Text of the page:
The answer to that question should be 'Yes'.
A few weeks ago, by doing some easy 'share' and 'like' stuff on facebook, I won a gift basket from Tucannon Cellars, rapidly becoming one of my favorite wineries(and not just because they give me prizes!)
So, there were some cheeses, and crackers, which are tasty. And then, there were three boxes of Chukar Cherries, and two very nice Reidel Wine Glasses. Sadly, the wine was not included in the FREE gift basket, but I included it in the picture as an example of the rather fine wine produced by these folks(2011 Bareback Red:50% Merlot, 25% Cabernet Sauvignon, 20% Mourvedre and 5% Petit Verdot.)
Perhaps the nicest thing included in the basket was two tickets to a Wine and Cheese tasting that Tucannon was co-hosting with Cheese Louise, a local gourmet cheese and wine shop.
It was a great time, and an interesting learning experience. Neither my wife or I had even been to a 'cheese tasting' that was much more involved than sampling cheese on a toothpick at Costco, and we didn't know that there was a 'way' to taste cheese.
So...you pick up the piece of cheese, and you squeeze it...warming it between your fingers and releasing some of it's moisture. Then you sniff it, before finally putting it in your mouth...but don't chew! Let it melt and soften(or if's hard, rehydrate), before kind of 'smushing' it with your tongue. Then you can chew and swallow. If you are combining your cheese tasting with wine tasting, you have a sip of wine, swallow, then put the cheese in your mouth, and take another sip of wine as you are getting ready to swallow the cheese.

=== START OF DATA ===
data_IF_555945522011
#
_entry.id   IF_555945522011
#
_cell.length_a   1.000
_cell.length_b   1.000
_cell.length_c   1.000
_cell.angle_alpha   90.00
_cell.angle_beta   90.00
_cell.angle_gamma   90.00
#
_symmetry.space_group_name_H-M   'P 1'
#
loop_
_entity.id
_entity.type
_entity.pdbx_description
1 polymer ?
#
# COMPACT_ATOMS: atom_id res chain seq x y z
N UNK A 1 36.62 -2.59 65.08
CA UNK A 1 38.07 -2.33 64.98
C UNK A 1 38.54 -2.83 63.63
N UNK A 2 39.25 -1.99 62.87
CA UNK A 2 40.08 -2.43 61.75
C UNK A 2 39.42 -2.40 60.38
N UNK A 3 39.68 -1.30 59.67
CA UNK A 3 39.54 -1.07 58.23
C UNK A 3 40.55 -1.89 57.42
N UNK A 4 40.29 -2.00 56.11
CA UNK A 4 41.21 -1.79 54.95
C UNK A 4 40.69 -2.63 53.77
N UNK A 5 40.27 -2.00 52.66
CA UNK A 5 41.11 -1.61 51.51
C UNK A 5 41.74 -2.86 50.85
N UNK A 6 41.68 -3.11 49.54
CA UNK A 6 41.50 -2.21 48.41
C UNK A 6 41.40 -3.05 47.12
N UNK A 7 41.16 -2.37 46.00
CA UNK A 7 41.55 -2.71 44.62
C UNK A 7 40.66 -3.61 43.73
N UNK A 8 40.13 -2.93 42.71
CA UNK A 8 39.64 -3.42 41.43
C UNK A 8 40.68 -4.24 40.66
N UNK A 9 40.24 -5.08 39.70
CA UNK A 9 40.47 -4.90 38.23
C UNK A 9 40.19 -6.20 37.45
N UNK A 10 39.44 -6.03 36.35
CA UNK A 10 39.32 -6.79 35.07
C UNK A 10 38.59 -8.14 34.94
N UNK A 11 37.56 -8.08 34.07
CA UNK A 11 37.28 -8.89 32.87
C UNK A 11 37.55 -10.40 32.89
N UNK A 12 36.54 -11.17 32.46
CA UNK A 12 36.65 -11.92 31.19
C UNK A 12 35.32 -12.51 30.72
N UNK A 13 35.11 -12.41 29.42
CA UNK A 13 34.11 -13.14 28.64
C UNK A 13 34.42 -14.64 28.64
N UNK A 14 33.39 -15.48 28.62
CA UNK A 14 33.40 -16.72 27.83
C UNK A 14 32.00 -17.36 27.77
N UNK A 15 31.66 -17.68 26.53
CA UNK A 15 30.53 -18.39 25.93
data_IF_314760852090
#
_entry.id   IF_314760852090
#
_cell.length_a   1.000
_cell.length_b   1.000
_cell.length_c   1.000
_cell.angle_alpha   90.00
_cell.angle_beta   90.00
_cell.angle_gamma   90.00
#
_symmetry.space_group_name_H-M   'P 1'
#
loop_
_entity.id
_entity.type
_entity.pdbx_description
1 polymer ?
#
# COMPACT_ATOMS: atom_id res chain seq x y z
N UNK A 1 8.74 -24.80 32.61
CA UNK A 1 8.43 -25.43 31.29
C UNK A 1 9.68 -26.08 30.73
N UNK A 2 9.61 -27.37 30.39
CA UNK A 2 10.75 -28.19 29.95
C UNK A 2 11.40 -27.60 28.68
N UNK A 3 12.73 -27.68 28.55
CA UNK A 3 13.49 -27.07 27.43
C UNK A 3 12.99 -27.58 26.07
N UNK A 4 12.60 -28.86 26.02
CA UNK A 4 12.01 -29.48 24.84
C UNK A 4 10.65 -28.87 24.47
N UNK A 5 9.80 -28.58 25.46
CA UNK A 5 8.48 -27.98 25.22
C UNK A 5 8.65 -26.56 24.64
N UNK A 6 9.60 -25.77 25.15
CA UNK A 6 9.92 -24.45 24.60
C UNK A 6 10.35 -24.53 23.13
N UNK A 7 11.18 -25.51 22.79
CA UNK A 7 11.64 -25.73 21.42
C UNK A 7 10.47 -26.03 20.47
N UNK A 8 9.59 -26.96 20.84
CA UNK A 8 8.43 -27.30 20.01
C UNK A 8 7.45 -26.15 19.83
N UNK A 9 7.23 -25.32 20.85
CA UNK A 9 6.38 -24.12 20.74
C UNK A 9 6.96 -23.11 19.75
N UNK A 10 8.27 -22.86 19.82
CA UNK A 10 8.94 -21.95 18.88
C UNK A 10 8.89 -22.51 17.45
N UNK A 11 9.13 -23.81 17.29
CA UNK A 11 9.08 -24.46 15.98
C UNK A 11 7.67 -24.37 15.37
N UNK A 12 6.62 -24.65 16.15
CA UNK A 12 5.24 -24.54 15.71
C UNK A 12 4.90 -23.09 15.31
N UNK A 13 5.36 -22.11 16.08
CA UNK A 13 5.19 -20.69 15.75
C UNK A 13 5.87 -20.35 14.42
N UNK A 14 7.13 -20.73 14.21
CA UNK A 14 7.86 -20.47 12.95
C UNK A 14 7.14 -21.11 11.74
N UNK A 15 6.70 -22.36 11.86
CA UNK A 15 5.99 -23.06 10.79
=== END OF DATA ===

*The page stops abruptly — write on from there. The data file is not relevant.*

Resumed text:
It's always fascinating to talk to someone that has a passion for something, and Bill Kreiger, the head cheesemonger and owner of Cheese Louise, has a passion for cheese. He brought a wide variety for us to try...actually about three more than are on this list.
We warned before things got started that not all wines go with all cheeses...most whites, especially an unoaked Chardonnay or a Riesling, go good with most cheeses, but Red's are a bit more difficult to match up do to their stronger flavor.
I was kind of surprised to find out that my favorite cheese of the night was the Glacier Blue, a blue cheese made right here in Washington. It started out slow, but kind of 'bloomed' in your mouth.
My wife's favorite was the Dry Jack...which I had thought would be my favorite when we first read the descriptions. Jack cheese rubbed with a cocoa, pepper and olive oil paste? Sounded like something that couldn't lose...it was just kind of dry for my taste. I agreed with my wife in that the Dry Jack would have gone good in any soup that had called for cheese as an ingredient.
It was a good night for smiles.